Just a quick Friday afternoon update to say the Talk Normal massive is in favour of the 10:23 campaign: a bunch of protestors is going to take a massive overdose of homeopathic remedies tomorrow. It’s in protest at the spread of these sugar pills to parts of the world where they can have a genuinely damaging effect on health, but also at the decision of pharmacists like Boots to market them.
There’s no point in me going over the arguments again why something that is diluted so much that it doesn’t have a single molecule of the active ingredient in it might not work beyond the placebo effect. That has been covered excellently elsewhere, and if you can’t believe that homeopathy is silly you’re unlikely to be convinced by me; or, furthermore, to worry because I think you’re an idiot.
Boots makes a different argument: if the pills don’t actively harm people, and customers like to buy them, why shouldn’t Boots sell them?
Because, I say, Boots has a privileged position in the UK which allows it to make surplus profits as long as it acts ethically. To explain: when I was researching Scoring Points, my book about what Tesco did with its Clubcard data, I heard how Tesco discovered that its young female customers often stopped buying products from the pharmacy aisle for no obvious reason. Tesco did some more research, and discovered that they were going to Boots instead. What suddenly sent them to Boots? They were pregnant, and more concerned about their health. Even though Boots was, on average, 20 per cent more expensive, they valued it as one of the few retailers that they trusted to do more than just sell them stuff.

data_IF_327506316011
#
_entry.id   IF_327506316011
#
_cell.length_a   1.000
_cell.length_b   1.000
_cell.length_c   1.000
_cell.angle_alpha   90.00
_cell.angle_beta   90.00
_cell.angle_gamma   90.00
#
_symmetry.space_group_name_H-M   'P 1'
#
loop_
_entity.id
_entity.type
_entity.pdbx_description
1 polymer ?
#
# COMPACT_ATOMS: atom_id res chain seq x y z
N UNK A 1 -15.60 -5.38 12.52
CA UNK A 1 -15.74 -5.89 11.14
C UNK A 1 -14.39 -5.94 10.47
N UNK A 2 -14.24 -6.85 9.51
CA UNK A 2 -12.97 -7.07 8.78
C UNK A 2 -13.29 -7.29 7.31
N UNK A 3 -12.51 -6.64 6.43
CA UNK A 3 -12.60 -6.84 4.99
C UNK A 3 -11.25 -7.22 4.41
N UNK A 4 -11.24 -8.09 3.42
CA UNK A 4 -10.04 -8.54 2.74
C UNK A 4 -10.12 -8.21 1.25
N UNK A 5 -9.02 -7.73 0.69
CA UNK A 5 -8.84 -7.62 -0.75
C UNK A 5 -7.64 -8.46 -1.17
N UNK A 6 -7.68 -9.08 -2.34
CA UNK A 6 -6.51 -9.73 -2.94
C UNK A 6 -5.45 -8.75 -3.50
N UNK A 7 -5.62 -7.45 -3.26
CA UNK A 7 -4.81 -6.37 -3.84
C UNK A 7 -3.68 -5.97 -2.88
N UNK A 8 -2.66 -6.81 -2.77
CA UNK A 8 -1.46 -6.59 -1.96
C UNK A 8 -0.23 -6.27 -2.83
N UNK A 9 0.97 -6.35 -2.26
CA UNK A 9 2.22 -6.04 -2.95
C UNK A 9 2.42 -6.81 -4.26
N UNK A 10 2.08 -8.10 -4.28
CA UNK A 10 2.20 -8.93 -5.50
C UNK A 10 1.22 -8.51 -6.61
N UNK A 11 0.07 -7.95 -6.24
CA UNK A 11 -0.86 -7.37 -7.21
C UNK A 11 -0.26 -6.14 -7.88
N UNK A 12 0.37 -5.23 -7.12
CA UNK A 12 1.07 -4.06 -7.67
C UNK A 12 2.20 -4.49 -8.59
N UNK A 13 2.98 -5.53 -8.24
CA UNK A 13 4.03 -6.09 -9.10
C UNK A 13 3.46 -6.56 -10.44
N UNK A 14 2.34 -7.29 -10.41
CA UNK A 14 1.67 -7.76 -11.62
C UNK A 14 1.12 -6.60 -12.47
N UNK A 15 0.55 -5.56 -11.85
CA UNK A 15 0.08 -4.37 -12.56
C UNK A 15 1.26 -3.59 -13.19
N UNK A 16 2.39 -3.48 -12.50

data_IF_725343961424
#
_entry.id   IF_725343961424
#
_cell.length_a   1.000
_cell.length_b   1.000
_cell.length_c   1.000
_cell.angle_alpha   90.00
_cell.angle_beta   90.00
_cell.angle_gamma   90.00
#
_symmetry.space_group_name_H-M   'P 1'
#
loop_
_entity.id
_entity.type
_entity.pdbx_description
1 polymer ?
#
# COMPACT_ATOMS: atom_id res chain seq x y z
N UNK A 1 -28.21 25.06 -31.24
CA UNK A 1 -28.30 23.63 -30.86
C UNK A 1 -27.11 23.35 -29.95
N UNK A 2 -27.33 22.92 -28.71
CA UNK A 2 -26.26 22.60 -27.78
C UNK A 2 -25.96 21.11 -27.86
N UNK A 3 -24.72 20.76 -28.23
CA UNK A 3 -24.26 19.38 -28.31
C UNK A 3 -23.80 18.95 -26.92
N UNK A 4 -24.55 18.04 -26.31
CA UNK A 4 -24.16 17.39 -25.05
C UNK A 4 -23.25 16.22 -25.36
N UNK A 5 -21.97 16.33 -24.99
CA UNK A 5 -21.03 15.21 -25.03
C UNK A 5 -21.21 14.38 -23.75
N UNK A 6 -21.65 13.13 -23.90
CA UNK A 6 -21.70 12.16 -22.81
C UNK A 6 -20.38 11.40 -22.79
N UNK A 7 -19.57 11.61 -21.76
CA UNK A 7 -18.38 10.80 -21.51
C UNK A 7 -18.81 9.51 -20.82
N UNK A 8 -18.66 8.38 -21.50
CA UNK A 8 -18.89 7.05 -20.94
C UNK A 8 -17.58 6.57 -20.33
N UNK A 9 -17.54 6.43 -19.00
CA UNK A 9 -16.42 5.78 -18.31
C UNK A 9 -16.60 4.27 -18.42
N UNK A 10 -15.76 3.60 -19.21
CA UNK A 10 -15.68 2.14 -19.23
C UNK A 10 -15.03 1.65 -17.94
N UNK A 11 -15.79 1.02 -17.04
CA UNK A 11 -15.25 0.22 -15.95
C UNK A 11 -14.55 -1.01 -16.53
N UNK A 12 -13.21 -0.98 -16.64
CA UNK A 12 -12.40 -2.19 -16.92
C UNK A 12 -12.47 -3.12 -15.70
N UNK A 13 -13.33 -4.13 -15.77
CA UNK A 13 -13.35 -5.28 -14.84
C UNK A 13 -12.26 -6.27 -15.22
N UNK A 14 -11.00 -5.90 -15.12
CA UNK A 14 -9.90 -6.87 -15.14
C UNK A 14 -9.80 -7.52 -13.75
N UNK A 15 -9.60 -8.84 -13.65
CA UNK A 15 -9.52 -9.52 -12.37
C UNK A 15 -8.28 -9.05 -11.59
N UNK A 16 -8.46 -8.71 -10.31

Which is why it’s ethically not good enough for Boots to admit to a parliamentary committee that there is no evidence that homeopathic remedies are effective, but continue to profit from them (“I have no evidence to suggest they are efficacious. It’s about consumer choice and a large number of our customers think they work,” is the quote). It’s an example of how customer service is mutating from “we’re here to help because sound advice is more important than short term financial gain for you and us” (the reason why the mums-to-be swapped from Tesco to Boots, or what banks used to do) to “If you’re paying, then we’ll give it to you”.
In the first case, the sort of brand trust that Boots enjoys has a meaning, and can conceivably justify charing higher prices than a supermarket. In the second, the Boots brand is just a label to help separate you from your disposable income.
Boots certainly isn’t the only company that’s going down this path, and maybe commercial homeopathy is small beer in the the face of the Great Branding Cynicism of the early years of the 21st century. When it comes to cynical marketing, it’s not as if Big Pharma’s got clean hands, is it?
Homeopaths seem, in my experience of them, to be pleasant people who believe in what they are doing. Good for them. Boots, on the other hand, doesn’t seem to believe in homeopathy as anything more than a source of revenue from gullible people – and for that it deserves any bad publicity it receives.